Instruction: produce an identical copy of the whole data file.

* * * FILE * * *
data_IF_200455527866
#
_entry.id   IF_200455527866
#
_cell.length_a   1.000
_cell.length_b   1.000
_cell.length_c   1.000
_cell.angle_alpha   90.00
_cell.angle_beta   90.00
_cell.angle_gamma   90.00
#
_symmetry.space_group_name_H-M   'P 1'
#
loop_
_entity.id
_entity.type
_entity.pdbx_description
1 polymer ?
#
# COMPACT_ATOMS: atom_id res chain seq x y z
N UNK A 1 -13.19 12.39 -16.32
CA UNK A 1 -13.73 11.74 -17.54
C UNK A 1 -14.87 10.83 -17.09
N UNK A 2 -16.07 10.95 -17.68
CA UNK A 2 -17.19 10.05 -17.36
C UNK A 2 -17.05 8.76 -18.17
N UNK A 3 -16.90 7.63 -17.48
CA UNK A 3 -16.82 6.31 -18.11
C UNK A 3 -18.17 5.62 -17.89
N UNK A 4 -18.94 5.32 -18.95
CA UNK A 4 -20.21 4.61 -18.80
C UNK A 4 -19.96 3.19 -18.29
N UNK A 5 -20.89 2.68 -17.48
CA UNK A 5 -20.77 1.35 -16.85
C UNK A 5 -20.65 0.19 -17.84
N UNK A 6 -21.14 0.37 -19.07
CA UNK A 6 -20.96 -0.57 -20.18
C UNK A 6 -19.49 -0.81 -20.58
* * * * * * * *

data_IF_200455527866
#
_entry.id   IF_200455527866
#
_cell.length_a   1.000
_cell.length_b   1.000
_cell.length_c   1.000
_cell.angle_alpha   90.00
_cell.angle_beta   90.00
_cell.angle_gamma   90.00
#
_symmetry.space_group_name_H-M   'P 1'
#
loop_
_entity.id
_entity.type
_entity.pdbx_description
1 polymer ?
#
# COMPACT_ATOMS: atom_id res chain seq x y z
N UNK A 1 -13.19 12.39 -16.32
CA UNK A 1 -13.73 11.74 -17.54
C UNK A 1 -14.87 10.83 -17.09
N UNK A 2 -16.07 10.95 -17.68
CA UNK A 2 -17.19 10.05 -17.36
C UNK A 2 -17.05 8.76 -18.17
N UNK A 3 -16.90 7.63 -17.48
CA UNK A 3 -16.82 6.31 -18.11
C UNK A 3 -18.17 5.62 -17.89
N UNK A 4 -18.94 5.32 -18.95
CA UNK A 4 -20.21 4.61 -18.80
C UNK A 4 -19.96 3.19 -18.29
N UNK A 5 -20.89 2.68 -17.48
CA UNK A 5 -20.77 1.35 -16.85
C UNK A 5 -20.65 0.19 -17.84
N UNK A 6 -21.14 0.37 -19.07
CA UNK A 6 -20.96 -0.57 -20.18
C UNK A 6 -19.49 -0.81 -20.58